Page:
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Find all the values of $\theta$ that satisfy the equation $$\cos(x \theta ) + \cos( (x+2) \theta ) = \cos( \theta )$$

I've tried simplifying with factor formulae and a combo of compound angle formulae, and I'm still stuck. I get to $\theta = 180^\circ$ and $\theta = \frac{60^\circ}{x+1}$, but I'm unsure if that's correct.

It seems to work for $\theta=180^\circ$, but I can't verify the other solution. I feel as though it should be a numerical solution, but I'm unsure.

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  • $\begingroup$ Is $x$ supposed to be an integer or any number? $\endgroup$ – Warren Hill Feb 20 at 13:18
  • $\begingroup$ Great question. The question on the national examination is exactly as I posted it. Granted, the questions on the national examination in this country are riddled with mistakes, hence my reservations about my answer. $\endgroup$ – Suhly Feb 21 at 11:29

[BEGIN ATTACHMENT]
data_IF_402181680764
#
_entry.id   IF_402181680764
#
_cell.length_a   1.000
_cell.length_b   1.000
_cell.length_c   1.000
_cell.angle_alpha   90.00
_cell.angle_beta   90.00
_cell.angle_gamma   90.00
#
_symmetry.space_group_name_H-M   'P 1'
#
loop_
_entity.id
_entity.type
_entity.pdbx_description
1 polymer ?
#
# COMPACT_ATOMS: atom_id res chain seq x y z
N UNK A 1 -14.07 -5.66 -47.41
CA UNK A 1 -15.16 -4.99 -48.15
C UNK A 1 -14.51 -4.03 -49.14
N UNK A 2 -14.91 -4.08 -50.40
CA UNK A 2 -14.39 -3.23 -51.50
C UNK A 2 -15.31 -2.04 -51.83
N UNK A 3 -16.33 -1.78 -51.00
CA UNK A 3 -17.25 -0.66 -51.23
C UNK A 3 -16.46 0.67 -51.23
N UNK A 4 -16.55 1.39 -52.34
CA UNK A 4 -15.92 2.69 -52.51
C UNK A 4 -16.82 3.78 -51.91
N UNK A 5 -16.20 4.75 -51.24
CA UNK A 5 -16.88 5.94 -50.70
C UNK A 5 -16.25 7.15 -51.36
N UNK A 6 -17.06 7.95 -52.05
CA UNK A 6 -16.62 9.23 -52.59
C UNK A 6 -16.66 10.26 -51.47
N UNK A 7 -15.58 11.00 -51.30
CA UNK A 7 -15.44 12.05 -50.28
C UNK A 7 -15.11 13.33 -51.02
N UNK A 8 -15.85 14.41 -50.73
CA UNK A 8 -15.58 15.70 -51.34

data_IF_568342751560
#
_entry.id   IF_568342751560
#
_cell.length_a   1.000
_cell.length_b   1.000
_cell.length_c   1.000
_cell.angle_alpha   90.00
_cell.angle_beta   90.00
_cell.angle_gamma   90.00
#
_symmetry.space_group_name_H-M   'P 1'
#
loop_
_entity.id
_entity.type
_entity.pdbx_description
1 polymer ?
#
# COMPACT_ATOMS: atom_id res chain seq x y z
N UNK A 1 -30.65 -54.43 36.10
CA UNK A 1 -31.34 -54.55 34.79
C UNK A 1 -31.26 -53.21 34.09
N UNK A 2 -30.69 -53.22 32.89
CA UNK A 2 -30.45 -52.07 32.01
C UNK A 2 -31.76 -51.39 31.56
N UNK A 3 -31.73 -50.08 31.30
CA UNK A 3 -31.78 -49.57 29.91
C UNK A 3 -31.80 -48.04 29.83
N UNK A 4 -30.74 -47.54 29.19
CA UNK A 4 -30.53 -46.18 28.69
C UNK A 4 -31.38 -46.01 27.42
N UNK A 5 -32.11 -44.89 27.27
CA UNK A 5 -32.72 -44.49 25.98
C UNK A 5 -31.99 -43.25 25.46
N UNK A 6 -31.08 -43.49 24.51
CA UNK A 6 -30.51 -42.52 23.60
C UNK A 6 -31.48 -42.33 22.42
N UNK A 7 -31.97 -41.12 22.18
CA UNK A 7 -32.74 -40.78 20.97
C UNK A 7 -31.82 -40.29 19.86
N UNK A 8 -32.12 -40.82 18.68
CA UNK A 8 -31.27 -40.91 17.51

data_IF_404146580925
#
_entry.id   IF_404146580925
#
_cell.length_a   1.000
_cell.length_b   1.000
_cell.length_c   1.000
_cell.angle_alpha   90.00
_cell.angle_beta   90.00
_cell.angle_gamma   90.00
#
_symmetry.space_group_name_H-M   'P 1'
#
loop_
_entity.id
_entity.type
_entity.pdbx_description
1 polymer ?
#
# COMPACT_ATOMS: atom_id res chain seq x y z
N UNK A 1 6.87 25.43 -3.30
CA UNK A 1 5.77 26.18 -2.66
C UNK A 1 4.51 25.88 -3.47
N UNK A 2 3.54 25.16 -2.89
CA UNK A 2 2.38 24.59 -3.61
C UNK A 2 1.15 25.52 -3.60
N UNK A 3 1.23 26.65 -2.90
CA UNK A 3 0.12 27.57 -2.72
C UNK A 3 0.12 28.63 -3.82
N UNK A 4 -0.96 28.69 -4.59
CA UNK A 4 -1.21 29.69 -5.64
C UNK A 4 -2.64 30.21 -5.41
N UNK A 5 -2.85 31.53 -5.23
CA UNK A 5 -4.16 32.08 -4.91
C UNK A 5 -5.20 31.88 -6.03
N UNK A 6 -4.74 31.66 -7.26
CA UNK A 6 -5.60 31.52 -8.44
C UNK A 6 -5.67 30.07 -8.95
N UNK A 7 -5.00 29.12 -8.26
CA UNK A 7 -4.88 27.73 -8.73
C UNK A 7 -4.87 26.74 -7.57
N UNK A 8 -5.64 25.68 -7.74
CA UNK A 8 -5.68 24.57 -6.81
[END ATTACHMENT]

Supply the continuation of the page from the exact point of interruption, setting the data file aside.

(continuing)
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it's $$2\cos(x+1)\theta\cos\theta=\cos\theta$$ or $$(2\cos(x+1)\theta-1)\cos\theta=0.$$ Can you end it now?

Actually, $\cos\theta=0$ gives $$\theta=\frac{\pi}{2}+\pi k,$$ where $k\in\mathbb Z$.

Also, there is a mistake in your second sequence.

I used $$\cos\alpha+\cos\beta=2\cos\frac{\alpha+\beta}{2}\cos\frac{\alpha-\beta}{2}$$ and $$\pi=180^{\circ}.$$

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Use $$\cos(p)+\cos(q)=2 \cos \left(\frac{p+q}{2}\right)\cos \left(\frac{p-q}{2}\right)$$ Make $p=(x+2)\theta$ and $q=x\theta$ making your problem to be $$2\cos((x+1)\theta) \cos(\theta)= \cos(\theta)$$ and then the two cases.

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